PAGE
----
Over a month ago I’ve created a handy tool to create sitemaps only with URLs matching specific rules. I want to talk about problems and challenges I faced, but mainly explain the art of stream processing.

Data scraping and more precisely web scraping involves parsing documents which access to is often quite slow.

More often than not the flow looks like this:

  1. Make a request
  2. Parse whole body into html.Node using html.Parse()
  3. Iterate over parsed tree and process data

Code stolen borrowed from golang docs:

doc, err := html.Parse(r)
if err != nil {
	// ...
var f func(*html.Node)
f = func(n *html.Node) {
	if n.Type == html.ElementNode && n.Data == "a" {
		// Do something with n...
	for c := n.FirstChild; c != nil; c = c.NextSibling {

And while very handy it comes with some disadvantages, namely:

  • Bigger memory consumption
  • Pointy CPU usage

To solve these issues we can process data while reading from the stream. By going this low level path we make it slightly more complicated, but surely more efficient.

Fortunately Golang comes with great tools to address this.

Stream processing

So instead of waiting for not always blazing fast servers to send us whole file, we can start processing it in the middle of the process. Such paradigm is called stream processing.

Lets bring some really simple example, once again from my sitemap-generator:

doc := html.NewTokenizer(resp.Body)
for tokenType := doc.Next(); tokenType != html.ErrorToken; {
	token := doc.Token()
	if tokenType == html.StartTagToken {
		if token.DataAtom != atom.A {
			tokenType = doc.Next()
		//Do something with it, for example extract url
		for _, attr := range token.Attr {
			if attr.Key == "href" {
				//url here attr.Val
				//ideally send it to some worker instance to avoid blocking here
	tokenType = doc.Next()

As you can see, instead of going through elements one by one, we work on tokens. Calling doc.Next() makes it parse another token.

Tokens are more complicated to work with, you don’t have direct access to innerhtml content so you have to implement some more logic to ensure Text token is a child of element you are looking for.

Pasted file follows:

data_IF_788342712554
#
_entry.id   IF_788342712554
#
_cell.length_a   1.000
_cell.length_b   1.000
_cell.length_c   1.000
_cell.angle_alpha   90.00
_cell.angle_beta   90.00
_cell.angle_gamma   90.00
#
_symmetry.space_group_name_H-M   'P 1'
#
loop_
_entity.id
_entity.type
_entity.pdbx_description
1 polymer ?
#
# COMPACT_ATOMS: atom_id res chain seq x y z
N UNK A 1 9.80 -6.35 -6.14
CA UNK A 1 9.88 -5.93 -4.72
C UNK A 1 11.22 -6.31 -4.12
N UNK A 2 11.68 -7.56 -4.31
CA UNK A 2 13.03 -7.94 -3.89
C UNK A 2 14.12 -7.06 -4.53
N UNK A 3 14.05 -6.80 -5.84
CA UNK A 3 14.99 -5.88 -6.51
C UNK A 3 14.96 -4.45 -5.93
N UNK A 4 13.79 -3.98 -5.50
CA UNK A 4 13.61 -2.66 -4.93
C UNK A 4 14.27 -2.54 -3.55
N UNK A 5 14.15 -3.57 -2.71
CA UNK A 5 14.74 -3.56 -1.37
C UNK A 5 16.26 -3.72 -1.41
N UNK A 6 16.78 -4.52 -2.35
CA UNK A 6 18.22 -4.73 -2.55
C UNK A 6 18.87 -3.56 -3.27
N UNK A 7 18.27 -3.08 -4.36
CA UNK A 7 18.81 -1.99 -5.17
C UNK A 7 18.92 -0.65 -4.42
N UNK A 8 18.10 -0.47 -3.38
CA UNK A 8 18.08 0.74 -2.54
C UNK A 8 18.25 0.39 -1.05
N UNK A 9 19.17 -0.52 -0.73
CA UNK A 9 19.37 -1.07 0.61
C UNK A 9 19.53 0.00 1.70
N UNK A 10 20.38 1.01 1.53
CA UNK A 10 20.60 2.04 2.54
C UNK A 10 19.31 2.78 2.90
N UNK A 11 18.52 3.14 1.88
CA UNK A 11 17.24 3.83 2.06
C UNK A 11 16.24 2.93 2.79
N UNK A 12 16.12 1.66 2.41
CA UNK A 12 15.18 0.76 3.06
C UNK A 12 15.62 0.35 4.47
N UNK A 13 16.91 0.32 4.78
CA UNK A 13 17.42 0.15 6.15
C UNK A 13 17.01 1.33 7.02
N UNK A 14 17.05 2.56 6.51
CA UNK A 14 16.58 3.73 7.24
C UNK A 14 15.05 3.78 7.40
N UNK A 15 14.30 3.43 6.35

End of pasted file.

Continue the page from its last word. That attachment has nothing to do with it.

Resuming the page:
Going this way changes our flow to:

  1. Read from the stream until specific element is present
  2. Process that element
  3. Repeat from point 1.

Lets see some graphs comparing both ways of scraping.

Small site

Medium site

These graph represents memory and cpu usage of time while creating a sitemap for small and medium sized sites using stream processing.

As you can see it scales well, especially regarding CPU utilization. You can also spot, that stream processing kicks in earlier than precompute everything (called batch here) processing.


This section is not directly connected to stream processing, but some kind of parallelism should be used for data processing.

To speed up the process we can use parallel workers for downloading webpages and parallel workers for computing/processing data.

You have to ask yourself a question whether you need the latter one though, as the choke point will almost always be a blocking I/O - in this case downloading webpages. So unless your computing flow consists of blocking operation or highly cpu intensive code you are fine with single worker.

For sitemap-generator I’ve used:

  • n downloader workers - n determined based on amount of proxies
    • picks up random HTTP client
    • parses documents and seeks for urls
    • sends links to validator worker using channels
  • 1 validator/relay worker
    • makes sure no URLs are parsed twice
    • alters urls by cropping unneeded data such as www subdomain or unrelated querystring
    • makes sure URL belongs to processed site
    • sends URLs to downloader workers queue and file writing worker queue.
  • 1 file writing worker
    • verifies whether given URL matches specific criterias to be written to file
    • paginates output
    • adds some additional data such as modification date

Validator worker does no cpu intensive job, therefore there’s only one instance of it.

I’ll not present any snippets or how to layout for this, as it’s pretty complex topic on it’s own and is a perfect candidate for another blog post.

Should you use stream processing for webscraping?

It all depends, but most likely no. With webscraping relying on css paths/xPaths it might be a little tricky to get this to work, but when parsing really big files: lets say documents 100M+ it might be the right choice. Problem is such files are pretty uncommon if not rare. Another use-case scenerio where stream processing would fit is realtime processing, such as scraping stock market prices.

I personally don’t think stream processing brings enough performance improvement in the websites field to implement or replace libraries such as goquery. Especially with current hardware specifications. Stream processing is definately the right choice for big data where terabytes are involved and realtime processing is required.